Torah Restoration Ministries

Evangelist Daniel John Lee

And to the angel of the congregation in Philadelphia write -- These things says He that is holy, He that is true, He that has the Key of David, He that opens, and no man shuts, and shuts, and no man opens.  I know your works: behold, I have set before you an open door, and no man can shut it: for you have a little strength, and have kept My Word, and have not denied My Name . . ."



Most Christians wrongly believe the Gnostic heresies of the 1st century were roundly expunged and condemned by "the church world". While it is true the 1st and 2nd century believers rejected all forms of Gnostic heresy, their belief, rooted in Platonic thought, has crept back into Christianity. It is helpful to first analyze what Plato actually taught to better understand Christianity's modern and most prevelant influence.

Plato lived about 400 years before Messiah walked the earth. He was a student of Socrates but did not promote many of his teacher's beliefs. Plato taught many things, but the thrust of his philisophical world view was that spiritual things were better while physical things were worse. This sounds like a pretty vague idea to us Americans, but it was revolutionary thought in the Greek world. Plato taught the heavens -- composed of ether -- were more substantial than the physical world humans inhabit. Eating, sleeping, sex, work and any other phsyical activities were not as important or valuable as spiritual concepts of honor, trust, prayer and so on. While the concept sounds intresting, it has had devestating effects on Christianity.

In the 1st century, Platonic thought pervaded the Roman Empire. The early congregations rejected Platonic thought as it sought to invade YahShua's Teachings under the guise of Gnostic heresy. Again, Gnosticism, like Platonic thought, taught many things, but its primary thrust was the idea that spiritual things and ideas were better than physical things. A major Gnostic belief was that while a person's spirit man was in heaven, his fleshly man could sin because his spirit man was already safely enthroned above! This led to all kinds of debauchery amongst the Gnostics. Since their spirit man was already saved in heaven, if their flesh sinned, it didn't matter. This belief was so heretical, the Apostle Yochanan spent a whole letter confronting this heresy and tearing it apart in his first letter.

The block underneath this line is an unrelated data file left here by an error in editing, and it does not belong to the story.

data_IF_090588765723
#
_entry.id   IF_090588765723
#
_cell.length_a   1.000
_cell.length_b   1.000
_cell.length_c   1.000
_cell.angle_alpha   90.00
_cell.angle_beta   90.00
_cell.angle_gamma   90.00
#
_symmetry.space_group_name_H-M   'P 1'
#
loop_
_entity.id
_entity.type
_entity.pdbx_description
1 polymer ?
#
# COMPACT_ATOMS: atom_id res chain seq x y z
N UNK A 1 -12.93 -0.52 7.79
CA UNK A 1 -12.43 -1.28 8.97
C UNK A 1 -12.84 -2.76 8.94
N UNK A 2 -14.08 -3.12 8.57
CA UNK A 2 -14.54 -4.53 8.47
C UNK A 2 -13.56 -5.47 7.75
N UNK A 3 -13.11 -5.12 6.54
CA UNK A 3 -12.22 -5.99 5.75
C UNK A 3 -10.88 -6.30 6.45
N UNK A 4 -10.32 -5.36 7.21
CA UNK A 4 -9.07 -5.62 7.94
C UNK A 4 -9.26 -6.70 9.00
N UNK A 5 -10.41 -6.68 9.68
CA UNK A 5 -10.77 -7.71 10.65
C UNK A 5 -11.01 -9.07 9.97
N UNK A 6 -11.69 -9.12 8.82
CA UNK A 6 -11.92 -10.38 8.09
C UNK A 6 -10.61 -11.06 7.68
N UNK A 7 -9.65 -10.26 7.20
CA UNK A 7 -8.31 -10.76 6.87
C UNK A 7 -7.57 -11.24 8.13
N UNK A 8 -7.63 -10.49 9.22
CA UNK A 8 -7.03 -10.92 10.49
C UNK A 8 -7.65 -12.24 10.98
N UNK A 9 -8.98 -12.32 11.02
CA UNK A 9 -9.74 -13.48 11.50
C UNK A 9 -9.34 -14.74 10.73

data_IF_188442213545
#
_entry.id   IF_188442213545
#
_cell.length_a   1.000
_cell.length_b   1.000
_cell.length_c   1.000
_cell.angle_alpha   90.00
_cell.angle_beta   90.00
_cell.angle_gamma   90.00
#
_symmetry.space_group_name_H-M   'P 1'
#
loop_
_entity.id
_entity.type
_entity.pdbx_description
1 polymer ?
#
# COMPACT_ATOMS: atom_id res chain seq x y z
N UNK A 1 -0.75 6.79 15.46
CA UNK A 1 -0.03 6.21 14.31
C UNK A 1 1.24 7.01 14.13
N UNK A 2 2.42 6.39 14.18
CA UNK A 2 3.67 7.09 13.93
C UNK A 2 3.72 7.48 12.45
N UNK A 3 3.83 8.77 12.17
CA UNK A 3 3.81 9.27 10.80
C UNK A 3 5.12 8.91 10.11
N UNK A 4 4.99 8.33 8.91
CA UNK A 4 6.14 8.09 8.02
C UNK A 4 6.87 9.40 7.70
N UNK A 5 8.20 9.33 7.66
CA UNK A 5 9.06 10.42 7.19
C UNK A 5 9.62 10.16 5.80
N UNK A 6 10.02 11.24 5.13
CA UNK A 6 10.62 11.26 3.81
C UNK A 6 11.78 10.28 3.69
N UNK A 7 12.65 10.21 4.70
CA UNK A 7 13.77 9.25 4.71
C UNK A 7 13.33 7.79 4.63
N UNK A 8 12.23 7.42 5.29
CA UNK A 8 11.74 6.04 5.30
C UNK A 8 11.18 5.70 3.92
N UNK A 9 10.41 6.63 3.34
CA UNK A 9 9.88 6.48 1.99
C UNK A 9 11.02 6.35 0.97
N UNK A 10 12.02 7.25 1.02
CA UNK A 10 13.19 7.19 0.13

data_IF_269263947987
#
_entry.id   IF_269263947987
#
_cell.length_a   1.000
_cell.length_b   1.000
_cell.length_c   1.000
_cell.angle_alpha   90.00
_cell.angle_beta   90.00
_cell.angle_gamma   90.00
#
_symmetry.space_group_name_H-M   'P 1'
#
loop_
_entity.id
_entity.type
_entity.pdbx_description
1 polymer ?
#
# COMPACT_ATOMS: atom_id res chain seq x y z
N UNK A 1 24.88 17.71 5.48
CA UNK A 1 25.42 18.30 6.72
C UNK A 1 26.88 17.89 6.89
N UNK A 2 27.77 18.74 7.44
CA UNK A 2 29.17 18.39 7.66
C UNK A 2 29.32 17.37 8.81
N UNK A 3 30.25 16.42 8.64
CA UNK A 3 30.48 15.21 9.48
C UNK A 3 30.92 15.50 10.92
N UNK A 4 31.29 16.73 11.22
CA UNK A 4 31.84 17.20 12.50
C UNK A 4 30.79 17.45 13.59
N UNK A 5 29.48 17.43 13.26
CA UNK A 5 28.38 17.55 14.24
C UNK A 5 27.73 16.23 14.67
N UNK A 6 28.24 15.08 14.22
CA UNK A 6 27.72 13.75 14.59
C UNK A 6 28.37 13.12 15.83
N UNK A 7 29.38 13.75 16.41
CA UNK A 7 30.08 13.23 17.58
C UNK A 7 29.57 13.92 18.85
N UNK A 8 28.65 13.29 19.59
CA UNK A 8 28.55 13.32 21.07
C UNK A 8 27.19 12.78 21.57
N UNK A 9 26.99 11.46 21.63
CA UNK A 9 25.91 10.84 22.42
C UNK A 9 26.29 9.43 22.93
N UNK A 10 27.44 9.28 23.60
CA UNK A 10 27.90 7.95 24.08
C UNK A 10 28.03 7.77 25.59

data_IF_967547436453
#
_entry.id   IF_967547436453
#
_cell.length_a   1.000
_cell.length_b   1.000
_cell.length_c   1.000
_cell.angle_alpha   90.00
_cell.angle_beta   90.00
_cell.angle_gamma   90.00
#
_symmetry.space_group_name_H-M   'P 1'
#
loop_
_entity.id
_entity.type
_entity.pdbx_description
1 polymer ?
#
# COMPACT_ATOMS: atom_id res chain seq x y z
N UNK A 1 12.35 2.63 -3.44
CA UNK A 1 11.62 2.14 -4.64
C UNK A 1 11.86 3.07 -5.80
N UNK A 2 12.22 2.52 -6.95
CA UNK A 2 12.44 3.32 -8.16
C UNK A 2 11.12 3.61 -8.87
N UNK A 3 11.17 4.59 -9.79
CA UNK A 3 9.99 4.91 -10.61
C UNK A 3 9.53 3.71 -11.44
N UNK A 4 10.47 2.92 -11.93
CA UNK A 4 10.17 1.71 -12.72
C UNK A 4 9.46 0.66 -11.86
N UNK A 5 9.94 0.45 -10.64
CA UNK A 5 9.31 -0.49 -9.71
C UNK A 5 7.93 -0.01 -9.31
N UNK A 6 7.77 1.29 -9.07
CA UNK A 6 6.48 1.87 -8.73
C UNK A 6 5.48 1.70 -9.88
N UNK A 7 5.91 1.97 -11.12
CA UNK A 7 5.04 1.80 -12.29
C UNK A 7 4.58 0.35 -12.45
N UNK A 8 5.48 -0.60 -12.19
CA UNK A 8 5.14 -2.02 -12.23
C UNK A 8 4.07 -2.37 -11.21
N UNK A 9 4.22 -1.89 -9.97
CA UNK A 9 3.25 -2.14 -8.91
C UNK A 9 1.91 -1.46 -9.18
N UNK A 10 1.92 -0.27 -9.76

While the early believers, under the guidance of Apostle Yochanan and his disciple Polycarp, rejected Gnostic thought, it eventually seeped back into Christianity. Today, many denominations teach that Christians sin all the time, but the Blood of Jesus still covers them. This is sometimes called "Imputed Righteousness" but is really nothing more than Gnostic thought. Christians, in almost every denomination, believe the Torah of Moshe was "that old stuff for Jews but isn't what the New Testament is all about." Christians think prayer and worship are wonderful, but actually doing the physical requirements of Torah -- such as eating kosher or setting aside the Sabbath -- is not important any more. They have, unwittingly, embraced Platonic thought -- that physical activities are less important than so called spiritual activites. Not only is this at complete odds with Hebraic Thought and thus Scirptural Thought -- but it is nothing more than Gnosticism reborn.

With the intense amount of anti-semitism which has invaded the "church world" since the early 4th century, it is no wonder that Hebraic Thought has been rejected in favor of Greco-Roman pagan philosophy.